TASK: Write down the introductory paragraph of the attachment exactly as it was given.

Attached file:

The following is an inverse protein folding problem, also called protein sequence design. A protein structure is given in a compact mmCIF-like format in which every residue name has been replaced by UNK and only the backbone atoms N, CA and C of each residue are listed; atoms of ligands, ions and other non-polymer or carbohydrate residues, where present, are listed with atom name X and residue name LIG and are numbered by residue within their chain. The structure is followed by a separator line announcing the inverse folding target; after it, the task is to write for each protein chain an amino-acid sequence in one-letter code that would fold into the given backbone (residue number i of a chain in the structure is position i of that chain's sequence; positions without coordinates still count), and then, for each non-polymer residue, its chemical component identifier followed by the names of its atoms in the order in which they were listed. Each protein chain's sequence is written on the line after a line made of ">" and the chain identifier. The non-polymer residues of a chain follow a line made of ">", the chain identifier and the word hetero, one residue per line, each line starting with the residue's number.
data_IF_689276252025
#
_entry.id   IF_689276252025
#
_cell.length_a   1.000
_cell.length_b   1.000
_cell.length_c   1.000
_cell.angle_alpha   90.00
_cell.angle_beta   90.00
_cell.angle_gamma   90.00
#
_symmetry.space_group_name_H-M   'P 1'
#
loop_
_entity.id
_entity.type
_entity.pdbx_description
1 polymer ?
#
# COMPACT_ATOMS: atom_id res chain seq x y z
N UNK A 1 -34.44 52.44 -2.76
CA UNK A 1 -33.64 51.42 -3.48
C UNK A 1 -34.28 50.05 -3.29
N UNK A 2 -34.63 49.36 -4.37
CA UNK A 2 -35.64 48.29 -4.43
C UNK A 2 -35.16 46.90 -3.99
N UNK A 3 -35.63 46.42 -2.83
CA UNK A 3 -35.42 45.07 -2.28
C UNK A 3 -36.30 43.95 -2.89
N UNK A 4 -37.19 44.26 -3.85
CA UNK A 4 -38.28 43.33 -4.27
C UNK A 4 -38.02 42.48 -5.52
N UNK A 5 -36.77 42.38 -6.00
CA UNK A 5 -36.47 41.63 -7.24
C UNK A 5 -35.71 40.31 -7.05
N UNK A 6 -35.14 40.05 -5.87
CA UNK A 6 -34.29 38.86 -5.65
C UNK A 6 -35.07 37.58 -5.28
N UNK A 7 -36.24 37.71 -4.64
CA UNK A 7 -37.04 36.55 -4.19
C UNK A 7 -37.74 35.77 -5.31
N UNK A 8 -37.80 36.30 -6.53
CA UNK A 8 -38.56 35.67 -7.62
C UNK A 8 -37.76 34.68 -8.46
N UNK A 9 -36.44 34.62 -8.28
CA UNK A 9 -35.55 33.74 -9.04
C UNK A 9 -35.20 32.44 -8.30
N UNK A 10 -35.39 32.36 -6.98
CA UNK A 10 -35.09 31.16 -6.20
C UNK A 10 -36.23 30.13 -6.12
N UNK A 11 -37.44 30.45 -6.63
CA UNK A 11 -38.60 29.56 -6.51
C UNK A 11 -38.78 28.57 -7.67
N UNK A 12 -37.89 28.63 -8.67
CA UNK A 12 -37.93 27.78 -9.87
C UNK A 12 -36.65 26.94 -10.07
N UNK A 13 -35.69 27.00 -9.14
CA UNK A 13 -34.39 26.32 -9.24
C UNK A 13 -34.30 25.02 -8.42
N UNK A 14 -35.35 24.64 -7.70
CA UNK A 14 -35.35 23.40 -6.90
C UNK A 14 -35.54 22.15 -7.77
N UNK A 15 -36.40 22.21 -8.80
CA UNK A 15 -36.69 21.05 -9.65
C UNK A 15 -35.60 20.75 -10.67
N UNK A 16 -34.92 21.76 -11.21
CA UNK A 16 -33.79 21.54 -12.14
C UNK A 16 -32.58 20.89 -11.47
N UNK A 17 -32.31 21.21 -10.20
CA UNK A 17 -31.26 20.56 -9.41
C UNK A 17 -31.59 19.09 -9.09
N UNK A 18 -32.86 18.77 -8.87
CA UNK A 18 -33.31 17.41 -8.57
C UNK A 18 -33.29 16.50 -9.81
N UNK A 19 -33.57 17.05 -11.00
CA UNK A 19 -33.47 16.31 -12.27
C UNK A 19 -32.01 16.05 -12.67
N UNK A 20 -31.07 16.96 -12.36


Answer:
The following is an inverse protein folding problem, also called protein sequence design. A protein structure is given in a compact mmCIF-like format in which every residue name has been replaced by UNK and only the backbone atoms N, CA and C of each residue are listed; atoms of ligands, ions and other non-polymer or carbohydrate residues, where present, are listed with atom name X and residue name LIG and are numbered by residue within their chain. The structure is followed by a separator line announcing the inverse folding target; after it, the task is to write for each protein chain an amino-acid sequence in one-letter code that would fold into the given backbone (residue number i of a chain in the structure is position i of that chain's sequence; positions without coordinates still count), and then, for each non-polymer residue, its chemical component identifier followed by the names of its atoms in the order in which they were listed. Each protein chain's sequence is written on the line after a line made of ">" and the chain identifier. The non-polymer residues of a chain follow a line made of ">", the chain identifier and the word hetero, one residue per line, each line starting with the residue's number.